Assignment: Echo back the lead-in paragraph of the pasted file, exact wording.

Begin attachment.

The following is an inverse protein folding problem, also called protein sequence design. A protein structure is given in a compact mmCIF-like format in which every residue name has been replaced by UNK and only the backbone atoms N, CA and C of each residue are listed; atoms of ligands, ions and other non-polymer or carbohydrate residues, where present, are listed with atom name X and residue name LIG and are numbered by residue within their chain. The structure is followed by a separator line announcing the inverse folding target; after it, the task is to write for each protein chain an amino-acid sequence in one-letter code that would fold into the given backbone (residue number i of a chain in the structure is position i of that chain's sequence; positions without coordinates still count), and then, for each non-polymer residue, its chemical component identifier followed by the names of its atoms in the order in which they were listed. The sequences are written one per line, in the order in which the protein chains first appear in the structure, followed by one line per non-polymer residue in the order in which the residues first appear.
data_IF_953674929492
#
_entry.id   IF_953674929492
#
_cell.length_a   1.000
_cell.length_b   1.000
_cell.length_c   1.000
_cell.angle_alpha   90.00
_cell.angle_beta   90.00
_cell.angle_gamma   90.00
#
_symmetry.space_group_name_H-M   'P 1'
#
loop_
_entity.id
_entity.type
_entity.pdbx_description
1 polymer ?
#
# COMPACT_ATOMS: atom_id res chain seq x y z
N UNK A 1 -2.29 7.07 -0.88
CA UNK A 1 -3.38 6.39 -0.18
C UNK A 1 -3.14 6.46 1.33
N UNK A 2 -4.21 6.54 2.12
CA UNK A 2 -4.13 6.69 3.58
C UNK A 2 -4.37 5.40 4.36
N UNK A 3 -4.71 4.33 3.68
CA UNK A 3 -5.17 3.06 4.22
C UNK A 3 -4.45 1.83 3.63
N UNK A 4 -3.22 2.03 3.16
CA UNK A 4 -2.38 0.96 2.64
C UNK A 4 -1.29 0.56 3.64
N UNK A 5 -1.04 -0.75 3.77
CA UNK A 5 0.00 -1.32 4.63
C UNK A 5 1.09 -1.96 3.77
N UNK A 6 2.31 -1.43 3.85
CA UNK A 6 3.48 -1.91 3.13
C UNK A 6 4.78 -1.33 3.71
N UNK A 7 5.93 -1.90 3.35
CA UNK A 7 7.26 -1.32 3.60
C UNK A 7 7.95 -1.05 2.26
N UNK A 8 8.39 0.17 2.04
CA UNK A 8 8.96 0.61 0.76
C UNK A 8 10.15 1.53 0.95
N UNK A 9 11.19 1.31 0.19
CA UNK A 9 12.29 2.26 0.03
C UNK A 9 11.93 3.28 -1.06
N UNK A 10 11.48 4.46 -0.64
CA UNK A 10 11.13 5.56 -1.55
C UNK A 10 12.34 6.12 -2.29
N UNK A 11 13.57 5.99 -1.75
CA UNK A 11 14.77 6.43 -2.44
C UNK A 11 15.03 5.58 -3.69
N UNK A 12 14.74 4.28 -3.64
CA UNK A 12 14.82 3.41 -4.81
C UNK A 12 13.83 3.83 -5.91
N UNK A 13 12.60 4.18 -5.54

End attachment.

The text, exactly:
The following is an inverse protein folding problem, also called protein sequence design. A protein structure is given in a compact mmCIF-like format in which every residue name has been replaced by UNK and only the backbone atoms N, CA and C of each residue are listed; atoms of ligands, ions and other non-polymer or carbohydrate residues, where present, are listed with atom name X and residue name LIG and are numbered by residue within their chain. The structure is followed by a separator line announcing the inverse folding target; after it, the task is to write for each protein chain an amino-acid sequence in one-letter code that would fold into the given backbone (residue number i of a chain in the structure is position i of that chain's sequence; positions without coordinates still count), and then, for each non-polymer residue, its chemical component identifier followed by the names of its atoms in the order in which they were listed. The sequences are written one per line, in the order in which the protein chains first appear in the structure, followed by one line per non-polymer residue in the order in which the residues first appear.